Are They Trying the C0VID Scam Yet Again by Repeating the Pattern of Lies? It Appears So As They Claim Vaxxine Deaths As C0VID Deaths

By Mansur Shaheen U.S. Deputy Health

– The new BA 2.12.1 COVID-19 variant now makes up 46% of sequenced infections in the U.S., up from 33% the week before
– It has a 27% growth advantage over the BA.2 ‘stealth’ variant, which remains the dominant strain making up 56% of sequenced U.S. cases
– The variant has made major gains in recent weeks after first being discovered by New York health officials last month, and is now dominant in the region
– Experts abroad are warning about the BA.4 and BA.5 Omicron sub-variant that are causing large case surges in South Africa

The prevalence of the new BA 2.12.1 Covid strain – the most infectious version of the virus being sequenced by U.S. health officials – is continuing to grow, and while deaths from the virus are still low, some officials are warning that these infectious strains are setting up America for second half of the year dominated by the virus.

The strain, which was first detected in New York last month, now makes up 42.6 percent of sequenced Covid cases in America, the Centers for Disease Control and Prevention (CDC) reported on Tuesday. It is an increase from the 33 percent of cases the strain made up the prior week.

This newly detected version of the virus is a sub-lineage of the BA.2 ‘stealth’ variant, which remains the dominant strain as it makes up 56 percent of cases. The new strain is believed to have around a 27 percent growth advantage over its predecessor, and will likely take over as the nation’s dominant strain by the end of the month.

While these strains may be the most infectious versions of Covid the country has had to deal, they are also more mild than previous versions of the virus, and have not translated into deaths at the same rate.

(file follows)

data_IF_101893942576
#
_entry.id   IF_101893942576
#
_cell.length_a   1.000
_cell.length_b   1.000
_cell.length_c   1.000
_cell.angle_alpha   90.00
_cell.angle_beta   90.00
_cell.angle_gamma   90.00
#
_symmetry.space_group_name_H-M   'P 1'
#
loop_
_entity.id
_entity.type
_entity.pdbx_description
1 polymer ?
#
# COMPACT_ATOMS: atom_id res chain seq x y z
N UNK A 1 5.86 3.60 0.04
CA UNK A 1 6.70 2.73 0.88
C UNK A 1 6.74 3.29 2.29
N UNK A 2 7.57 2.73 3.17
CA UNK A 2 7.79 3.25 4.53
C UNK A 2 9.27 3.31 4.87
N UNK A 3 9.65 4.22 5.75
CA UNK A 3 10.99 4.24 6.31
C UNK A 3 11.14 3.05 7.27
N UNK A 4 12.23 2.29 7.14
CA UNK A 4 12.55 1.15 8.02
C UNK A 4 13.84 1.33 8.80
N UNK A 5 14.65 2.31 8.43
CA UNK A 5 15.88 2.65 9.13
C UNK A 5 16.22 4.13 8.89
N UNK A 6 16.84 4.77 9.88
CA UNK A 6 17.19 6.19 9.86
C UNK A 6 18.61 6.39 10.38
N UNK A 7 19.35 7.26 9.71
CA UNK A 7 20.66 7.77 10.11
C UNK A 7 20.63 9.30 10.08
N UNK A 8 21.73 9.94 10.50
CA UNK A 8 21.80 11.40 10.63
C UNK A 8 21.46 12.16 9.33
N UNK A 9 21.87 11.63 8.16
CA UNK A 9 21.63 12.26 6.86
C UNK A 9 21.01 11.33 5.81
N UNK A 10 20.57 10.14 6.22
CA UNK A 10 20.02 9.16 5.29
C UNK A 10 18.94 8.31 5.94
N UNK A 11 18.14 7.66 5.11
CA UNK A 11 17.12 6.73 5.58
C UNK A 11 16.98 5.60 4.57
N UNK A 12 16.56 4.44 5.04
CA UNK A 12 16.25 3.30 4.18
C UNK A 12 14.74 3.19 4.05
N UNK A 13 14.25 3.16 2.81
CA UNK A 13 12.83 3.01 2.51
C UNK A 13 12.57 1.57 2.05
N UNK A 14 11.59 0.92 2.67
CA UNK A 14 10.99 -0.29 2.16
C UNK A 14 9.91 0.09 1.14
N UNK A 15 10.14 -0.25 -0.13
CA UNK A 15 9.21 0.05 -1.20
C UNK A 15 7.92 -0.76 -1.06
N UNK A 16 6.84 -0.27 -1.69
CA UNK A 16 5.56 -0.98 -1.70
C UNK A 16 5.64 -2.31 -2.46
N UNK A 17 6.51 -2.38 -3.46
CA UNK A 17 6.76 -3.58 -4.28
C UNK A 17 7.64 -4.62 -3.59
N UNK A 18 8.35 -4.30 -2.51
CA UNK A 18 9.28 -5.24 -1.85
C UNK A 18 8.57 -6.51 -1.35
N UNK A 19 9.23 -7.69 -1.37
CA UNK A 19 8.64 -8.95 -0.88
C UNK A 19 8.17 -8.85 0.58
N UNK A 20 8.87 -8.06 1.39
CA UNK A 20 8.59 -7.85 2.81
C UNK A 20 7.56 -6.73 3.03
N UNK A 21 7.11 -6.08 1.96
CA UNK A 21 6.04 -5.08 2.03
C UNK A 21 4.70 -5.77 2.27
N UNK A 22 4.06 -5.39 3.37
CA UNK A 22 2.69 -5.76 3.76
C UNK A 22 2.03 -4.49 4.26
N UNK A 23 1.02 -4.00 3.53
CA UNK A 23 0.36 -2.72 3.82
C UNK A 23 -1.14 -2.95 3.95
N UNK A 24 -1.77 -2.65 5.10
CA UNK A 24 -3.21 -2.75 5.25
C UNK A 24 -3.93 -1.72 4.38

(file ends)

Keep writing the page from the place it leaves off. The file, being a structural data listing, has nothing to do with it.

According to most recent data from Johns Hopkins University, the nation is recording 76,975 cases per day, a 30 percent increase over the past week. Deaths are rising as well, up 80 percent to 587 per day, though the mortality of the virus remains low.

The BA 2.12.1 variant (red) now makes up 43% of COVID-19 cases in the U.S., up from 33% the previous week. The BA.2 'stealth' variant remains dominant, making up 56% of cases
The BA 2.12.1 variant (red) now makes up 43% of COVID-19 cases in the U.S., up from 33% the previous week. The BA.2 ‘stealth’ variant remains dominant, making up 56% of cases

The BA 2.12.1 variant (red) is the dominant strain in the New York and New Jersey region, making up 66% of case
The BA 2.12.1 variant (red) is the dominant strain in the New York and New Jersey region, making up 66% of case

Every single Covid case sequenced by the CDC falls under the umbrella of the Omicron variant, with the Delta variant now having been totally snuffed out by its successor.

The BA.1 strain of the virus, which caused record case outbreaks across the world over the winter, now only makes up 0.6 percent of cases in the U.S., as its sub-variant have almost entirely overtaken it.

While the BA 2.12.1 strain has taken time to take over from the stealth variant as the dominant strain nationwide, it already makes up two out of every three cases in the New York and New Jersey region of the U.S., the CDC reports.